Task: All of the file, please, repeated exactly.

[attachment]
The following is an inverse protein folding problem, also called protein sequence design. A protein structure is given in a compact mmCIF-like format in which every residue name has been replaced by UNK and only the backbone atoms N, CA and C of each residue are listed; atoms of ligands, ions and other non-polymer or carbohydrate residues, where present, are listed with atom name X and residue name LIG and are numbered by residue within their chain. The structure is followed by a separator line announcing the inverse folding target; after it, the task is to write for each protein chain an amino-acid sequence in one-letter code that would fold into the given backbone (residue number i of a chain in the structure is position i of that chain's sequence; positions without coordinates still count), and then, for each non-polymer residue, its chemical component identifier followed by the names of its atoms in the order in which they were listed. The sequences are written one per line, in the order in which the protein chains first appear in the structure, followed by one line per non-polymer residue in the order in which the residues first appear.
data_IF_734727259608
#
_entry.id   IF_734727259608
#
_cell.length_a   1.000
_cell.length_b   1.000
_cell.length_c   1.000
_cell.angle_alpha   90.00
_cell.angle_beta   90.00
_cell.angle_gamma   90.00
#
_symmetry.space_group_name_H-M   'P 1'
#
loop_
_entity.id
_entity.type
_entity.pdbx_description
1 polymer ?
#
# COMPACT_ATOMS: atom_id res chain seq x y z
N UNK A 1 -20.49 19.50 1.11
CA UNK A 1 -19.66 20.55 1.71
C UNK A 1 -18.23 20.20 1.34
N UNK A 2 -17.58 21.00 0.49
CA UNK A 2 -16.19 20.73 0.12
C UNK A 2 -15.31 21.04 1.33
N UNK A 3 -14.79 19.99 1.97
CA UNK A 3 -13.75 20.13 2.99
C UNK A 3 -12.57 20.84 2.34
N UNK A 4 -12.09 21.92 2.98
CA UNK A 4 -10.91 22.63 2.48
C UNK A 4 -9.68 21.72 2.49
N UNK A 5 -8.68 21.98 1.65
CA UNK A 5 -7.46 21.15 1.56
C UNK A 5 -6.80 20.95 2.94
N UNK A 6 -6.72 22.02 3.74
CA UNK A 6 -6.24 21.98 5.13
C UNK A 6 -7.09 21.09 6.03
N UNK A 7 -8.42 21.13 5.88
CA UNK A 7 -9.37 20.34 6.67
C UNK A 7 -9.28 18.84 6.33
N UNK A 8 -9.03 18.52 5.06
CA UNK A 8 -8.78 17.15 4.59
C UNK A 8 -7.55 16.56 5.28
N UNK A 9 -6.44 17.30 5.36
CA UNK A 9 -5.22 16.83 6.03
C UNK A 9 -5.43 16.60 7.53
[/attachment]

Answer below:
The following is an inverse protein folding problem, also called protein sequence design. A protein structure is given in a compact mmCIF-like format in which every residue name has been replaced by UNK and only the backbone atoms N, CA and C of each residue are listed; atoms of ligands, ions and other non-polymer or carbohydrate residues, where present, are listed with atom name X and residue name LIG and are numbered by residue within their chain. The structure is followed by a separator line announcing the inverse folding target; after it, the task is to write for each protein chain an amino-acid sequence in one-letter code that would fold into the given backbone (residue number i of a chain in the structure is position i of that chain's sequence; positions without coordinates still count), and then, for each non-polymer residue, its chemical component identifier followed by the names of its atoms in the order in which they were listed. The sequences are written one per line, in the order in which the protein chains first appear in the structure, followed by one line per non-polymer residue in the order in which the residues first appear.
data_IF_734727259608
#
_entry.id   IF_734727259608
#
_cell.length_a   1.000
_cell.length_b   1.000
_cell.length_c   1.000
_cell.angle_alpha   90.00
_cell.angle_beta   90.00
_cell.angle_gamma   90.00
#
_symmetry.space_group_name_H-M   'P 1'
#
loop_
_entity.id
_entity.type
_entity.pdbx_description
1 polymer ?
#
# COMPACT_ATOMS: atom_id res chain seq x y z
N UNK A 1 -20.49 19.50 1.11
CA UNK A 1 -19.66 20.55 1.71
C UNK A 1 -18.23 20.20 1.34
N UNK A 2 -17.58 21.00 0.49
CA UNK A 2 -16.19 20.73 0.12
C UNK A 2 -15.31 21.04 1.33
N UNK A 3 -14.79 19.99 1.97
CA UNK A 3 -13.75 20.13 2.99
C UNK A 3 -12.57 20.84 2.34
N UNK A 4 -12.09 21.92 2.98
CA UNK A 4 -10.91 22.63 2.48
C UNK A 4 -9.68 21.72 2.49
N UNK A 5 -8.68 21.98 1.65
CA UNK A 5 -7.46 21.15 1.56
C UNK A 5 -6.80 20.95 2.94
N UNK A 6 -6.72 22.02 3.74
CA UNK A 6 -6.24 21.98 5.13
C UNK A 6 -7.09 21.09 6.03
N UNK A 7 -8.42 21.13 5.88
CA UNK A 7 -9.37 20.34 6.67
C UNK A 7 -9.28 18.84 6.33
N UNK A 8 -9.03 18.52 5.06
CA UNK A 8 -8.78 17.15 4.59
C UNK A 8 -7.55 16.56 5.28
N UNK A 9 -6.44 17.30 5.36
CA UNK A 9 -5.22 16.83 6.03
C UNK A 9 -5.43 16.60 7.53